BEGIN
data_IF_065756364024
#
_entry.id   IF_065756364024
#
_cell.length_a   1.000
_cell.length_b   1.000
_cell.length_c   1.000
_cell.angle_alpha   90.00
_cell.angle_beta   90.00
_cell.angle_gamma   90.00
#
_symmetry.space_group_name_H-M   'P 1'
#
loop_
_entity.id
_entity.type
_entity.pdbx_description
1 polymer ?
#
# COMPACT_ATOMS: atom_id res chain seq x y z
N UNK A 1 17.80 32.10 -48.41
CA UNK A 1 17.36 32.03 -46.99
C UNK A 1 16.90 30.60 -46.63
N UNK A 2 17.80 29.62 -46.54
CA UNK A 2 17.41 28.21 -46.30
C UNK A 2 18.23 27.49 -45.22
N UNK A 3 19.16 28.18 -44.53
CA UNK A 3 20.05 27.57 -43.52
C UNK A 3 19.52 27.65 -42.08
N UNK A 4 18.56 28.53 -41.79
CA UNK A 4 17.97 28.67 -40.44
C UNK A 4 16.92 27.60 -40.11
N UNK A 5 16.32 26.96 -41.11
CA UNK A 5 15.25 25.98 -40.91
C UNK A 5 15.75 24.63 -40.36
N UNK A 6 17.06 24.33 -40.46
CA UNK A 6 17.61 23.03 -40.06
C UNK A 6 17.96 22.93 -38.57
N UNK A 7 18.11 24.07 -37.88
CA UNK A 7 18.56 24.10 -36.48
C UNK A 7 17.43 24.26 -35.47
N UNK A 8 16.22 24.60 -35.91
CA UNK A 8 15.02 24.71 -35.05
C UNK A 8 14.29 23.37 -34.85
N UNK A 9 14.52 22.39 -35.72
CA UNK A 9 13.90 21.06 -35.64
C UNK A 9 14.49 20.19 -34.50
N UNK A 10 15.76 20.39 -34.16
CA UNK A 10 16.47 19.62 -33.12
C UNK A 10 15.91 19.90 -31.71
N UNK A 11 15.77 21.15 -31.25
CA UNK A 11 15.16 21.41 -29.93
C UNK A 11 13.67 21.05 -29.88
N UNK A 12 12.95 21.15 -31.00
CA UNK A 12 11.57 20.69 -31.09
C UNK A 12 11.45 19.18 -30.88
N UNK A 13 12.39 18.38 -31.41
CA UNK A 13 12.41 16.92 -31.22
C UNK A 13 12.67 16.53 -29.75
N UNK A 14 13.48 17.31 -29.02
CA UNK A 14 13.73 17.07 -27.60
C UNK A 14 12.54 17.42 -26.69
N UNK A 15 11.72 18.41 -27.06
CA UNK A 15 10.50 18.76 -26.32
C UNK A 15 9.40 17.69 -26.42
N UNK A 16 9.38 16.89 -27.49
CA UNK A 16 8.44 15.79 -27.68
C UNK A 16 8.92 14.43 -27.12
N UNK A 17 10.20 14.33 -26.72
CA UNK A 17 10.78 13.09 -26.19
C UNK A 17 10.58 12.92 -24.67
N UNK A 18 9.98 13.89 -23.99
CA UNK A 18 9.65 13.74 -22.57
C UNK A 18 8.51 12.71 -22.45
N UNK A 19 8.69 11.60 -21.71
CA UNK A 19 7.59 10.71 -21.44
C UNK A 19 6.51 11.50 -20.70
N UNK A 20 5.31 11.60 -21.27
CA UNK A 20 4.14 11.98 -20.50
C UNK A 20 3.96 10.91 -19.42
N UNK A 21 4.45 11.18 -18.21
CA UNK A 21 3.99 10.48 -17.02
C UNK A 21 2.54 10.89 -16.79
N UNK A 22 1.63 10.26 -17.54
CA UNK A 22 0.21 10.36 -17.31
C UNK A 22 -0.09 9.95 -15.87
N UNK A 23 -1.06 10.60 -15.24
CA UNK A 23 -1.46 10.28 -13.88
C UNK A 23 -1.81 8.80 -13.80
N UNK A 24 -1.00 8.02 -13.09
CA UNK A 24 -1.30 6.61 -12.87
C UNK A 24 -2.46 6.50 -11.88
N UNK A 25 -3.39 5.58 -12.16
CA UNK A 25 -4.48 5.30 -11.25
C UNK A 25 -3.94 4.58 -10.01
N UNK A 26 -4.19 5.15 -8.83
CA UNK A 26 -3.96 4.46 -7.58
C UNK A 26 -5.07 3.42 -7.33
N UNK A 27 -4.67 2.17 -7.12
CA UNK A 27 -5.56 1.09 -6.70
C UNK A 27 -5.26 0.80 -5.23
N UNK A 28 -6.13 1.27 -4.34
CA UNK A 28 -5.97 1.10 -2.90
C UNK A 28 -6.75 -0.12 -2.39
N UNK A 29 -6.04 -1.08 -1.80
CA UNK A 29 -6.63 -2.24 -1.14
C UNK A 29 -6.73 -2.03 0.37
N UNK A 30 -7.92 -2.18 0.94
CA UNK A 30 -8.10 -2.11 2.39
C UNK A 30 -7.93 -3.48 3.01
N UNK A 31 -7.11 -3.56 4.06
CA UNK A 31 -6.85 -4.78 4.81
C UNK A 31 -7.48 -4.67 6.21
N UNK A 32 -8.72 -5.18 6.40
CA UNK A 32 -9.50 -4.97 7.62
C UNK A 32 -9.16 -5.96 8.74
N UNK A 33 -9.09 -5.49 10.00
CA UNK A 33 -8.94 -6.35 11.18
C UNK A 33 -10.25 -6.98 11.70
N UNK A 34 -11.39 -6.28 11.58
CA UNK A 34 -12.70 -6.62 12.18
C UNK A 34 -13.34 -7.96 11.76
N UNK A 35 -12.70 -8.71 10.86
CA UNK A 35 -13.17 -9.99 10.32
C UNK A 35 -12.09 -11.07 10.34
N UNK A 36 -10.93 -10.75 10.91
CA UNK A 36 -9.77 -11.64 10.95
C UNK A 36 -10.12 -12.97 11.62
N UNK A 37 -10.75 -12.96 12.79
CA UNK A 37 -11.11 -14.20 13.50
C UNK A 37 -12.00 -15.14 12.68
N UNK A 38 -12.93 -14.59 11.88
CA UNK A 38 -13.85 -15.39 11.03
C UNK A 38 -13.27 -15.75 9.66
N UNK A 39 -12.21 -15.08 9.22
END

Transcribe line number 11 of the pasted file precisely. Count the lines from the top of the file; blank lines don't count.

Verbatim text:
#